This article is part 8 of a series reviewing selected papers and associated commentary from Altmetric’s list of the top 100 most discussed and shared research and commentary of 2020.
The #63 article1 in Altmetric’s top 100 list for 2020 is a September 2020 editorial in the journal Genome Biology titled “A hypothesis is a liability.” In the article, Genome Biology editors Itai Yanai and Martin Lercher argue that when researchers approach a dataset with the intent of testing a specific hypothesis, which is the focus of what they call “day science,” then the corresponding mindset may get in the way of unexpected discoveries. They contend that in this important sense, a hypothesis can be a liability, and alert that “night science” is as important as day science.
Night science is where we explore the unstructured realm of possible hypotheses, of ideas not yet fully fleshed out. In day science, we falsify hypotheses and observe which are left standing; in night science, we create them. The workings of night science are rarely discussed, as they seem abstract and less concrete compared to the logical description of the formal scientific method.
In the “A hypothesis is a liability” article, Yanai and Lercher put forward a famous selection attention experiment as part of the support for their case. If you haven’t see this experiment, it’s recommended viewing before continuing.
Before reading further, as you watch the two teams in action in following video, your task is to count the number of passes made by the team in white:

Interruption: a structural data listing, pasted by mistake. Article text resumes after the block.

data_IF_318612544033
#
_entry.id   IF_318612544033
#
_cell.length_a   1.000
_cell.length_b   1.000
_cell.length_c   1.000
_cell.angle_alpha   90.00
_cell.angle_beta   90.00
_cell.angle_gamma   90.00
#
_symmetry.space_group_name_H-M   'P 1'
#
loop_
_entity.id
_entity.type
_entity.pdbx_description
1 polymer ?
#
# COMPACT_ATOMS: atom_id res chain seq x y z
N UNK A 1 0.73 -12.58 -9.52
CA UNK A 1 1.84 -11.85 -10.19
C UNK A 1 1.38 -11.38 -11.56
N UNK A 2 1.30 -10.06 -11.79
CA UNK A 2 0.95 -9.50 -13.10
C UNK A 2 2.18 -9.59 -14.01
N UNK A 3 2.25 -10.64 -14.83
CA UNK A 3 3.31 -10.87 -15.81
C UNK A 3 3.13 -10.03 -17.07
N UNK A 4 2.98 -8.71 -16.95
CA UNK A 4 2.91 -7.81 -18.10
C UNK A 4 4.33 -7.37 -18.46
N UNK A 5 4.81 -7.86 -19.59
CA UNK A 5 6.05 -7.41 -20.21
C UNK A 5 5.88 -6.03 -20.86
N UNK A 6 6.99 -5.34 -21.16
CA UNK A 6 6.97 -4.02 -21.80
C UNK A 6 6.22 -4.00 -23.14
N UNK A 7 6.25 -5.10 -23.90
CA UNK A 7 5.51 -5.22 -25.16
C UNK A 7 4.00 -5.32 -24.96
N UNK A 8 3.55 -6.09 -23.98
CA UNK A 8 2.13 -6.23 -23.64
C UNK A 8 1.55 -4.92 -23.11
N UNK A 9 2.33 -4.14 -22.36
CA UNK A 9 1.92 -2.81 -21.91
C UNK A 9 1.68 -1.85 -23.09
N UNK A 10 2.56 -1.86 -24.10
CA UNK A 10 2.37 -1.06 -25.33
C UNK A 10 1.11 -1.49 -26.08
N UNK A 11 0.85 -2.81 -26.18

How many passes did you count? Or did you notice something else going on? Surprisingly, half of us are so focused on counting passes that we completely miss the person dressed up as a gorilla that passes through the foreground, pounding its chest with its fists. However, hardly anyone overlooks the gorilla if they haven’t been given any observation instructions before watching the video.
Wondering if a mental focus on a specific hypothesis would similarly prevent discoveries from being made when analyzing a dataset, Yanai and Lercher made up a dataset and asked students to analyze it. They described the dataset as containing the body mass index (BMI) of 1786 people, together with the number of steps each of them took on a particular day, in two files: one for men, one for women.
The students were placed into two groups. The first group was asked to consider three specific hypotheses: (i) that there is a statistically significant difference in the average number of steps taken by men and women, (ii) that there is a negative correlation between the number of steps and the BMI for women, and (iii) that this correlation is positive for men. They were also asked if there was anything else they could conclude from the dataset. In the second, “hypothesis-free,” group, students were simply asked: What do you conclude from the dataset?